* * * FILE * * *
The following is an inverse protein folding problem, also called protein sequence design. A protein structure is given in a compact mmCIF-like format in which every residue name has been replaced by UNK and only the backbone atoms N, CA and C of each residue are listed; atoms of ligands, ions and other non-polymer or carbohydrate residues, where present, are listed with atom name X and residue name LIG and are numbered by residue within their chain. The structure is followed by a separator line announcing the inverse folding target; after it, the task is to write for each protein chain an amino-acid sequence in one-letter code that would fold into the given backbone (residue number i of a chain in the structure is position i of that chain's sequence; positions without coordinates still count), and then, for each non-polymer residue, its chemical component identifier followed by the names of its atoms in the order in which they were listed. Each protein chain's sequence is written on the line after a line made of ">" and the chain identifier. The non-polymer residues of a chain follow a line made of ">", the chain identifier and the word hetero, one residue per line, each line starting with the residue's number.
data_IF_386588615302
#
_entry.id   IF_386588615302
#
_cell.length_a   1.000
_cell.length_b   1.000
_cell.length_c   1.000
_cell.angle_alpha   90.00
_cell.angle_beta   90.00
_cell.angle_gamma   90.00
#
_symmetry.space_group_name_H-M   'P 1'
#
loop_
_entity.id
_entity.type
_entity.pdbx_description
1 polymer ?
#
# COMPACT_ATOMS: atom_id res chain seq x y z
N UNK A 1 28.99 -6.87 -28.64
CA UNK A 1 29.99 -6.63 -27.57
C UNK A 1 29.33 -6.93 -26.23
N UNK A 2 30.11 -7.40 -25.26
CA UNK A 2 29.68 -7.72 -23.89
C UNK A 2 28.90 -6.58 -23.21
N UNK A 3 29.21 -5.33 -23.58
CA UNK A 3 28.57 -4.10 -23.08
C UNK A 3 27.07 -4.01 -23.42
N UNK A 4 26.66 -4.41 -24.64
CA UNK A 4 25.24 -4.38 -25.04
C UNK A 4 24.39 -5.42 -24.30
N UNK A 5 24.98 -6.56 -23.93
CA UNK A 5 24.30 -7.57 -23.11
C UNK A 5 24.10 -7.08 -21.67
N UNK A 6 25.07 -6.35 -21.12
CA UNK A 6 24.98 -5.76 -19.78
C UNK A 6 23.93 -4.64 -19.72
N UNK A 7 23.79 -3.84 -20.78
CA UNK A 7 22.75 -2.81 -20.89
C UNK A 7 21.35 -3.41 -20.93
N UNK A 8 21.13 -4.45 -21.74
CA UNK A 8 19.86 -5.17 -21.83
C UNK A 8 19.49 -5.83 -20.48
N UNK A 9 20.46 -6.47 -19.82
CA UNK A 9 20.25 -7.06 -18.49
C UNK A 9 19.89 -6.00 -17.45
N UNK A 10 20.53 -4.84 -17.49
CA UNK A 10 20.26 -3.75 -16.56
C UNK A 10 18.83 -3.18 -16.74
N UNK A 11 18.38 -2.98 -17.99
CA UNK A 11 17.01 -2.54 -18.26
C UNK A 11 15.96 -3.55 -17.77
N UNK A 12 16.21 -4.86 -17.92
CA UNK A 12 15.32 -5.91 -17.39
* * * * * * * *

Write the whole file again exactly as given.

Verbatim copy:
The following is an inverse protein folding problem, also called protein sequence design. A protein structure is given in a compact mmCIF-like format in which every residue name has been replaced by UNK and only the backbone atoms N, CA and C of each residue are listed; atoms of ligands, ions and other non-polymer or carbohydrate residues, where present, are listed with atom name X and residue name LIG and are numbered by residue within their chain. The structure is followed by a separator line announcing the inverse folding target; after it, the task is to write for each protein chain an amino-acid sequence in one-letter code that would fold into the given backbone (residue number i of a chain in the structure is position i of that chain's sequence; positions without coordinates still count), and then, for each non-polymer residue, its chemical component identifier followed by the names of its atoms in the order in which they were listed. Each protein chain's sequence is written on the line after a line made of ">" and the chain identifier. The non-polymer residues of a chain follow a line made of ">", the chain identifier and the word hetero, one residue per line, each line starting with the residue's number.
data_IF_386588615302
#
_entry.id   IF_386588615302
#
_cell.length_a   1.000
_cell.length_b   1.000
_cell.length_c   1.000
_cell.angle_alpha   90.00
_cell.angle_beta   90.00
_cell.angle_gamma   90.00
#
_symmetry.space_group_name_H-M   'P 1'
#
loop_
_entity.id
_entity.type
_entity.pdbx_description
1 polymer ?
#
# COMPACT_ATOMS: atom_id res chain seq x y z
N UNK A 1 28.99 -6.87 -28.64
CA UNK A 1 29.99 -6.63 -27.57
C UNK A 1 29.33 -6.93 -26.23
N UNK A 2 30.11 -7.40 -25.26
CA UNK A 2 29.68 -7.72 -23.89
C UNK A 2 28.90 -6.58 -23.21
N UNK A 3 29.21 -5.33 -23.58
CA UNK A 3 28.57 -4.10 -23.08
C UNK A 3 27.07 -4.01 -23.42
N UNK A 4 26.66 -4.41 -24.64
CA UNK A 4 25.24 -4.38 -25.04
C UNK A 4 24.39 -5.42 -24.30
N UNK A 5 24.98 -6.56 -23.93
CA UNK A 5 24.30 -7.57 -23.11
C UNK A 5 24.10 -7.08 -21.67
N UNK A 6 25.07 -6.35 -21.12
CA UNK A 6 24.98 -5.76 -19.78
C UNK A 6 23.93 -4.64 -19.72
N UNK A 7 23.79 -3.84 -20.78
CA UNK A 7 22.75 -2.81 -20.89
C UNK A 7 21.35 -3.41 -20.93
N UNK A 8 21.13 -4.45 -21.74
CA UNK A 8 19.86 -5.17 -21.83
C UNK A 8 19.49 -5.83 -20.48
N UNK A 9 20.46 -6.47 -19.82
CA UNK A 9 20.25 -7.06 -18.49
C UNK A 9 19.89 -6.00 -17.45
N UNK A 10 20.53 -4.84 -17.49
CA UNK A 10 20.26 -3.75 -16.56
C UNK A 10 18.83 -3.18 -16.74
N UNK A 11 18.38 -2.98 -17.99
CA UNK A 11 17.01 -2.54 -18.26
C UNK A 11 15.96 -3.55 -17.77
N UNK A 12 16.21 -4.86 -17.92
CA UNK A 12 15.32 -5.91 -17.39